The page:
Speaker: Pradeep Chibber, University of California (Berkeley)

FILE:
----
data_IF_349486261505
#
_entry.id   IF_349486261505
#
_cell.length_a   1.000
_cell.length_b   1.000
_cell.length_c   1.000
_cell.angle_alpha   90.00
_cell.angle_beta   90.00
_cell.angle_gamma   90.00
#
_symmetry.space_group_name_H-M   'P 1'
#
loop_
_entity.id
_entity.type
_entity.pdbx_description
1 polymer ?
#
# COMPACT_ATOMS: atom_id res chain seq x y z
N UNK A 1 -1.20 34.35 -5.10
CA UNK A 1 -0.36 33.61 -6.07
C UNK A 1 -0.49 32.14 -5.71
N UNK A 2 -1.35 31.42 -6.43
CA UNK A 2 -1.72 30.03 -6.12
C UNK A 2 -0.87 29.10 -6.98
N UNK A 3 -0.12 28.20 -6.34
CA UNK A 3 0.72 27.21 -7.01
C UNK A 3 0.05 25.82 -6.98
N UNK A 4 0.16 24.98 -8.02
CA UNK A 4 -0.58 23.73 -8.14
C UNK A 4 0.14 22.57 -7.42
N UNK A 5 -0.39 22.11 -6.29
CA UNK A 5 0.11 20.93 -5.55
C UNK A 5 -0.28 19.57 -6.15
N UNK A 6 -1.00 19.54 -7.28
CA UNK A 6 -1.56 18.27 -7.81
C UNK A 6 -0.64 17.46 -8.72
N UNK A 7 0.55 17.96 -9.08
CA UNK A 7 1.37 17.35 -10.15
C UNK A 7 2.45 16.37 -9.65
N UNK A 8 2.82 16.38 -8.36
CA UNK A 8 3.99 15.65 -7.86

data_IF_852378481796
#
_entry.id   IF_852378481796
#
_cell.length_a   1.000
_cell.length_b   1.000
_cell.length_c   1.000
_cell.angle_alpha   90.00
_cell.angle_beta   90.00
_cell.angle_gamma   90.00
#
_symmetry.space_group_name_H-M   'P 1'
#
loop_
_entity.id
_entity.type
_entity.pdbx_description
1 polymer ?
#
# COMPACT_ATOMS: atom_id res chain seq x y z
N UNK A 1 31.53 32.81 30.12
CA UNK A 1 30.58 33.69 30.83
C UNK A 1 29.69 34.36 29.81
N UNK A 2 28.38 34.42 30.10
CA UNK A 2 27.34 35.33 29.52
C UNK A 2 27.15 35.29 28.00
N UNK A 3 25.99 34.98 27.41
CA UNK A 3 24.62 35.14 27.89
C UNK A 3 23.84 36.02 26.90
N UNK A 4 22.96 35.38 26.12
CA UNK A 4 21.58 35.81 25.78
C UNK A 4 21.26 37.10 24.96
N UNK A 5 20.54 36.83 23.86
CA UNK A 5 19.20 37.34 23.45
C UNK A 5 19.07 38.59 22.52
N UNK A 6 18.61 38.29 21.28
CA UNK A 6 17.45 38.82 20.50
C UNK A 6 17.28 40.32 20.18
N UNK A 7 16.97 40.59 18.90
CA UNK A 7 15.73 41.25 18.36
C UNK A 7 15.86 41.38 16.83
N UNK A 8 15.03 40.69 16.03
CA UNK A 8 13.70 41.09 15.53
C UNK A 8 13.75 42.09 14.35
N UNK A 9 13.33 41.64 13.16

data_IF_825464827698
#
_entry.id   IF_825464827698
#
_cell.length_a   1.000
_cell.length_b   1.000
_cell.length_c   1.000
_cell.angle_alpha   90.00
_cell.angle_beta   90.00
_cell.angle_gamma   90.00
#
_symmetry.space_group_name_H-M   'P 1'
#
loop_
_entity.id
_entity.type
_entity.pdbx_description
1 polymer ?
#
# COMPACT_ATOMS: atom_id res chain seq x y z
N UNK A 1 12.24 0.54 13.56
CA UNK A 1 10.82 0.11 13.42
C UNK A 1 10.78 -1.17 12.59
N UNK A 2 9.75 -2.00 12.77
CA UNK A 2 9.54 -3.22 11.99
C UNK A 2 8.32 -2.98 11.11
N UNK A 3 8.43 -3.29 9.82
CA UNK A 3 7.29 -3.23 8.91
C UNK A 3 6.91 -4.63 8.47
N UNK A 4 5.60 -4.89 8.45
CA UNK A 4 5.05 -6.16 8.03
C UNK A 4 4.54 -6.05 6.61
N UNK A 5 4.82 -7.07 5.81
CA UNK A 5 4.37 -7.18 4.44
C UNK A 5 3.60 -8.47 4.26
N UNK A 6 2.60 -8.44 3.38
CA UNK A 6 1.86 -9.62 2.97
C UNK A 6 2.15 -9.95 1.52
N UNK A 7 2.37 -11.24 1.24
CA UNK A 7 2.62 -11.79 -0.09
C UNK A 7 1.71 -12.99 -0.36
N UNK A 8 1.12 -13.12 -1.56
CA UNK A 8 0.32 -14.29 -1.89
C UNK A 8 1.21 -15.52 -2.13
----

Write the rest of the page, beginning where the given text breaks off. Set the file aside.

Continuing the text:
Abstract: This paper shows experimentally that the public endorsement of religious candidates by Shia imams in Herat Province, Afghanistan, had almost no influence on whether Shia voters chose religious candidates in the 2010 parliamentary elections. Sunni voters, on the other hand, did choose overtly religious candidates even though most of the Sunni clergy offered no endorsement of candidates. Shia voters did not vote for religious candidates despite Shia imams, who were part of a far better organized and funded Shia religious institution, openly endorse religious candidates. We argue that the difference in the response of the Shia and Sunni communities to religious candidates can be attributed to the discordance between the political interests of the Shia clergy and the Shia community. This was not the case for the Sunni in Herat for whom the interests of the clergy and the community overlapped considerably. This finding suggests that the ability of religious leaders and religious organizations to influence political outcomes may be limited.